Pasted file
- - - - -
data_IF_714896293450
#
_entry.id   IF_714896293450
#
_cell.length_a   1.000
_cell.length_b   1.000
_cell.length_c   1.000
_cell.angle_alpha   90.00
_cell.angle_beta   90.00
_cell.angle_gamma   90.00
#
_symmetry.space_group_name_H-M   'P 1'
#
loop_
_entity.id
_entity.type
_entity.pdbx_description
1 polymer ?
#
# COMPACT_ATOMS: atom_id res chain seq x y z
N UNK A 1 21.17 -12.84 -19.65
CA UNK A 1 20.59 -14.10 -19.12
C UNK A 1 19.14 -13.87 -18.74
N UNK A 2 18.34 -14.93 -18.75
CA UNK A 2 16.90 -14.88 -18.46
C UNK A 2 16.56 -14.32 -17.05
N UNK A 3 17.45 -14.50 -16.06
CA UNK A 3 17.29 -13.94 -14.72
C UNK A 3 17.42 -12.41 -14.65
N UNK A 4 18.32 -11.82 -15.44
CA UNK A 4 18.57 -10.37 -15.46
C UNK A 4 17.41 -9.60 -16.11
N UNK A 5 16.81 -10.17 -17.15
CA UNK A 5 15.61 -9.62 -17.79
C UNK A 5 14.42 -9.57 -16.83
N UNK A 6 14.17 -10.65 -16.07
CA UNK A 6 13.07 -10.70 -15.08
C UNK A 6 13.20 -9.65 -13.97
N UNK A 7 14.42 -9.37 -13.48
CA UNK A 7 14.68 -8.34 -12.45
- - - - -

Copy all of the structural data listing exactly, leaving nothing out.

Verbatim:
data_IF_714896293450
#
_entry.id   IF_714896293450
#
_cell.length_a   1.000
_cell.length_b   1.000
_cell.length_c   1.000
_cell.angle_alpha   90.00
_cell.angle_beta   90.00
_cell.angle_gamma   90.00
#
_symmetry.space_group_name_H-M   'P 1'
#
loop_
_entity.id
_entity.type
_entity.pdbx_description
1 polymer ?
#
# COMPACT_ATOMS: atom_id res chain seq x y z
N UNK A 1 21.17 -12.84 -19.65
CA UNK A 1 20.59 -14.10 -19.12
C UNK A 1 19.14 -13.87 -18.74
N UNK A 2 18.34 -14.93 -18.75
CA UNK A 2 16.90 -14.88 -18.46
C UNK A 2 16.56 -14.32 -17.05
N UNK A 3 17.45 -14.50 -16.06
CA UNK A 3 17.29 -13.94 -14.72
C UNK A 3 17.42 -12.41 -14.65
N UNK A 4 18.32 -11.82 -15.44
CA UNK A 4 18.57 -10.37 -15.46
C UNK A 4 17.41 -9.60 -16.11
N UNK A 5 16.81 -10.17 -17.15
CA UNK A 5 15.61 -9.62 -17.79
C UNK A 5 14.42 -9.57 -16.83
N UNK A 6 14.17 -10.65 -16.07
CA UNK A 6 13.07 -10.70 -15.08
C UNK A 6 13.20 -9.65 -13.97
N UNK A 7 14.42 -9.37 -13.48
CA UNK A 7 14.68 -8.34 -12.45